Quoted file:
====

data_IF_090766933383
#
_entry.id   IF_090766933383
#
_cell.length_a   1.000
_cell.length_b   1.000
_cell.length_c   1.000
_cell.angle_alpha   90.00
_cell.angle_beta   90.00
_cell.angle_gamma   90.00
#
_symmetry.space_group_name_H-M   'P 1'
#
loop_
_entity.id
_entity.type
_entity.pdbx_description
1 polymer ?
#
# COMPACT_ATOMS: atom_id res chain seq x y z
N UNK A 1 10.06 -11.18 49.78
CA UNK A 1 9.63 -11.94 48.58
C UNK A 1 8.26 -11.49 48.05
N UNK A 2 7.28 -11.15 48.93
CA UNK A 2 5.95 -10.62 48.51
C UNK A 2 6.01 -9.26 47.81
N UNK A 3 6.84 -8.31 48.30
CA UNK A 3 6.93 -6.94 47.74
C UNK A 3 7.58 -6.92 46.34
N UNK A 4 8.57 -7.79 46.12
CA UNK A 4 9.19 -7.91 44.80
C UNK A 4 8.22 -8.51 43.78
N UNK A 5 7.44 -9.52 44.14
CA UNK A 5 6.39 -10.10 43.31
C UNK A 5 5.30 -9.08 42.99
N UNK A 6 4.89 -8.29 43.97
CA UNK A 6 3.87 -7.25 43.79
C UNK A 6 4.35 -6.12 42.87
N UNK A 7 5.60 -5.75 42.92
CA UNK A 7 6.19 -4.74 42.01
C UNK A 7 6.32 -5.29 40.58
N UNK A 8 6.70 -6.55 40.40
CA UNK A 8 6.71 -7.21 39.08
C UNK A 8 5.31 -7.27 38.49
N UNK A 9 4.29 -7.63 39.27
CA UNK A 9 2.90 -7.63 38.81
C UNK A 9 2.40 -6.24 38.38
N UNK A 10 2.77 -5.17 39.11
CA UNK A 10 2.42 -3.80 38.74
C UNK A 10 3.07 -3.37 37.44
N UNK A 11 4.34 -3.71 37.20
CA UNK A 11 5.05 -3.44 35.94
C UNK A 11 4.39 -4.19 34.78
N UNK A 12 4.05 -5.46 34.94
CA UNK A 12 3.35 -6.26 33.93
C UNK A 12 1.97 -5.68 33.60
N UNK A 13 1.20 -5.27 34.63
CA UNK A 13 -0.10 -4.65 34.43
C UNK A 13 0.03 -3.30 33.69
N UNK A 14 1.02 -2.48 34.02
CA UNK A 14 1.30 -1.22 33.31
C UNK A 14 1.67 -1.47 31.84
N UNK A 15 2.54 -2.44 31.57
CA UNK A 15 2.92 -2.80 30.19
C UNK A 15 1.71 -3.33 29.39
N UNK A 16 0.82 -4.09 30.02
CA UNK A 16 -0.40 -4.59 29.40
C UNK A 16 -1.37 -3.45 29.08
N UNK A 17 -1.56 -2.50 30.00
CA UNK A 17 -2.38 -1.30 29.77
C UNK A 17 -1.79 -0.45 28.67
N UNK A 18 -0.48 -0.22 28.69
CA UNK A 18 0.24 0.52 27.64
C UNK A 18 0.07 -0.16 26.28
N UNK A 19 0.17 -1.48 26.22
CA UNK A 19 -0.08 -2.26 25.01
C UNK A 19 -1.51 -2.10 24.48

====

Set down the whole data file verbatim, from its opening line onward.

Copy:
data_IF_090766933383
#
_entry.id   IF_090766933383
#
_cell.length_a   1.000
_cell.length_b   1.000
_cell.length_c   1.000
_cell.angle_alpha   90.00
_cell.angle_beta   90.00
_cell.angle_gamma   90.00
#
_symmetry.space_group_name_H-M   'P 1'
#
loop_
_entity.id
_entity.type
_entity.pdbx_description
1 polymer ?
#
# COMPACT_ATOMS: atom_id res chain seq x y z
N UNK A 1 10.06 -11.18 49.78
CA UNK A 1 9.63 -11.94 48.58
C UNK A 1 8.26 -11.49 48.05
N UNK A 2 7.28 -11.15 48.93
CA UNK A 2 5.95 -10.62 48.51
C UNK A 2 6.01 -9.26 47.81
N UNK A 3 6.84 -8.31 48.30
CA UNK A 3 6.93 -6.94 47.74
C UNK A 3 7.58 -6.92 46.34
N UNK A 4 8.57 -7.79 46.12
CA UNK A 4 9.19 -7.91 44.80
C UNK A 4 8.22 -8.51 43.78
N UNK A 5 7.44 -9.52 44.14
CA UNK A 5 6.39 -10.10 43.31
C UNK A 5 5.30 -9.08 42.99
N UNK A 6 4.89 -8.29 43.97
CA UNK A 6 3.87 -7.25 43.79
C UNK A 6 4.35 -6.12 42.87
N UNK A 7 5.60 -5.75 42.92
CA UNK A 7 6.19 -4.74 42.01
C UNK A 7 6.32 -5.29 40.58
N UNK A 8 6.70 -6.55 40.40
CA UNK A 8 6.71 -7.21 39.08
C UNK A 8 5.31 -7.27 38.49
N UNK A 9 4.29 -7.63 39.27
CA UNK A 9 2.90 -7.63 38.81
C UNK A 9 2.40 -6.24 38.38
N UNK A 10 2.77 -5.17 39.11
CA UNK A 10 2.42 -3.80 38.74
C UNK A 10 3.07 -3.37 37.44
N UNK A 11 4.34 -3.71 37.20
CA UNK A 11 5.05 -3.44 35.94
C UNK A 11 4.39 -4.19 34.78
N UNK A 12 4.05 -5.46 34.94
CA UNK A 12 3.35 -6.26 33.93
C UNK A 12 1.97 -5.68 33.60
N UNK A 13 1.20 -5.27 34.63
CA UNK A 13 -0.10 -4.65 34.43
C UNK A 13 0.03 -3.30 33.69
N UNK A 14 1.02 -2.48 34.02
CA UNK A 14 1.30 -1.22 33.31
C UNK A 14 1.67 -1.47 31.84
N UNK A 15 2.54 -2.44 31.57
CA UNK A 15 2.92 -2.80 30.19
C UNK A 15 1.71 -3.33 29.39
N UNK A 16 0.82 -4.09 30.02
CA UNK A 16 -0.40 -4.59 29.40
C UNK A 16 -1.37 -3.45 29.08
N UNK A 17 -1.56 -2.50 30.00
CA UNK A 17 -2.38 -1.30 29.77
C UNK A 17 -1.79 -0.45 28.67
N UNK A 18 -0.48 -0.22 28.69
CA UNK A 18 0.24 0.52 27.64
C UNK A 18 0.07 -0.16 26.28
N UNK A 19 0.17 -1.48 26.22
CA UNK A 19 -0.08 -2.26 25.01
C UNK A 19 -1.51 -2.10 24.48